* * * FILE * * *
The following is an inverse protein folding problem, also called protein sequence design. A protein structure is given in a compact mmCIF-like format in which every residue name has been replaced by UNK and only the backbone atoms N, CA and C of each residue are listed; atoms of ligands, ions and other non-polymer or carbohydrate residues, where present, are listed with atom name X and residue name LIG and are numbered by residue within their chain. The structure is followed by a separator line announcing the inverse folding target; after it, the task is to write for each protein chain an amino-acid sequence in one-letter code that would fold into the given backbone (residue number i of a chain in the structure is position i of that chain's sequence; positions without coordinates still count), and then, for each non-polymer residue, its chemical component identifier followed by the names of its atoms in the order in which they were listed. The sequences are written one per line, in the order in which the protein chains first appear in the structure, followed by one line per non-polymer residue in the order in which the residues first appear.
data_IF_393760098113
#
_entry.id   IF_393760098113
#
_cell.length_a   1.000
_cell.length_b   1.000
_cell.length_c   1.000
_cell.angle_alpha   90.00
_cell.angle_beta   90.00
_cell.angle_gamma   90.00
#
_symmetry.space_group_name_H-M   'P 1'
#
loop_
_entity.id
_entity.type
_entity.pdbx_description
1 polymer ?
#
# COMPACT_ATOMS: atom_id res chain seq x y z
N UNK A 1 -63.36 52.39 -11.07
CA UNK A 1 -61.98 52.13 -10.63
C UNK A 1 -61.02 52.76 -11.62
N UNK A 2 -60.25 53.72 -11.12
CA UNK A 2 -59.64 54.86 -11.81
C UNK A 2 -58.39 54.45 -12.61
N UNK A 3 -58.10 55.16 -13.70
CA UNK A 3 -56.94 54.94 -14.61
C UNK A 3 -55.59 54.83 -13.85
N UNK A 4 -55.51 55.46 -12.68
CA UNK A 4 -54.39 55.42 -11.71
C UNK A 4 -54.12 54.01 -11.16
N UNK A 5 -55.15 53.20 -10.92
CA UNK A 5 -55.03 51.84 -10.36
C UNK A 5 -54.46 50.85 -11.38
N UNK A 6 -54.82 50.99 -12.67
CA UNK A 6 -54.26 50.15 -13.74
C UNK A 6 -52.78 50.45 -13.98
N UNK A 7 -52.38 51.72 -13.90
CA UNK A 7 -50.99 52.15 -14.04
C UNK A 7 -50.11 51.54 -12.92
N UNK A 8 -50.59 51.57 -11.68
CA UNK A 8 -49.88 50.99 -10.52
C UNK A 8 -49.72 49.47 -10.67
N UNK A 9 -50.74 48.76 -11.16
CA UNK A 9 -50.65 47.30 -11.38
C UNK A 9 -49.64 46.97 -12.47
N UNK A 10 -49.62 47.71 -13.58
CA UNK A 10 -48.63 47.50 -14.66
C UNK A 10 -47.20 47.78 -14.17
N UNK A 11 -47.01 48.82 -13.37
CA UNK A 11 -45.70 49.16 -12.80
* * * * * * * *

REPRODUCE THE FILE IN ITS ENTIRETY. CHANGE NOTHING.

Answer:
The following is an inverse protein folding problem, also called protein sequence design. A protein structure is given in a compact mmCIF-like format in which every residue name has been replaced by UNK and only the backbone atoms N, CA and C of each residue are listed; atoms of ligands, ions and other non-polymer or carbohydrate residues, where present, are listed with atom name X and residue name LIG and are numbered by residue within their chain. The structure is followed by a separator line announcing the inverse folding target; after it, the task is to write for each protein chain an amino-acid sequence in one-letter code that would fold into the given backbone (residue number i of a chain in the structure is position i of that chain's sequence; positions without coordinates still count), and then, for each non-polymer residue, its chemical component identifier followed by the names of its atoms in the order in which they were listed. The sequences are written one per line, in the order in which the protein chains first appear in the structure, followed by one line per non-polymer residue in the order in which the residues first appear.
data_IF_393760098113
#
_entry.id   IF_393760098113
#
_cell.length_a   1.000
_cell.length_b   1.000
_cell.length_c   1.000
_cell.angle_alpha   90.00
_cell.angle_beta   90.00
_cell.angle_gamma   90.00
#
_symmetry.space_group_name_H-M   'P 1'
#
loop_
_entity.id
_entity.type
_entity.pdbx_description
1 polymer ?
#
# COMPACT_ATOMS: atom_id res chain seq x y z
N UNK A 1 -63.36 52.39 -11.07
CA UNK A 1 -61.98 52.13 -10.63
C UNK A 1 -61.02 52.76 -11.62
N UNK A 2 -60.25 53.72 -11.12
CA UNK A 2 -59.64 54.86 -11.81
C UNK A 2 -58.39 54.45 -12.61
N UNK A 3 -58.10 55.16 -13.70
CA UNK A 3 -56.94 54.94 -14.61
C UNK A 3 -55.59 54.83 -13.85
N UNK A 4 -55.51 55.46 -12.68
CA UNK A 4 -54.39 55.42 -11.71
C UNK A 4 -54.12 54.01 -11.16
N UNK A 5 -55.15 53.20 -10.92
CA UNK A 5 -55.03 51.84 -10.36
C UNK A 5 -54.46 50.85 -11.38
N UNK A 6 -54.82 50.99 -12.67
CA UNK A 6 -54.26 50.15 -13.74
C UNK A 6 -52.78 50.45 -13.98
N UNK A 7 -52.38 51.72 -13.90
CA UNK A 7 -50.99 52.15 -14.04
C UNK A 7 -50.11 51.54 -12.92
N UNK A 8 -50.59 51.57 -11.68
CA UNK A 8 -49.88 50.99 -10.52
C UNK A 8 -49.72 49.47 -10.67
N UNK A 9 -50.74 48.76 -11.16
CA UNK A 9 -50.65 47.30 -11.38
C UNK A 9 -49.64 46.97 -12.47
N UNK A 10 -49.62 47.71 -13.58
CA UNK A 10 -48.63 47.50 -14.66
C UNK A 10 -47.20 47.78 -14.17
N UNK A 11 -47.01 48.82 -13.37
CA UNK A 11 -45.70 49.16 -12.80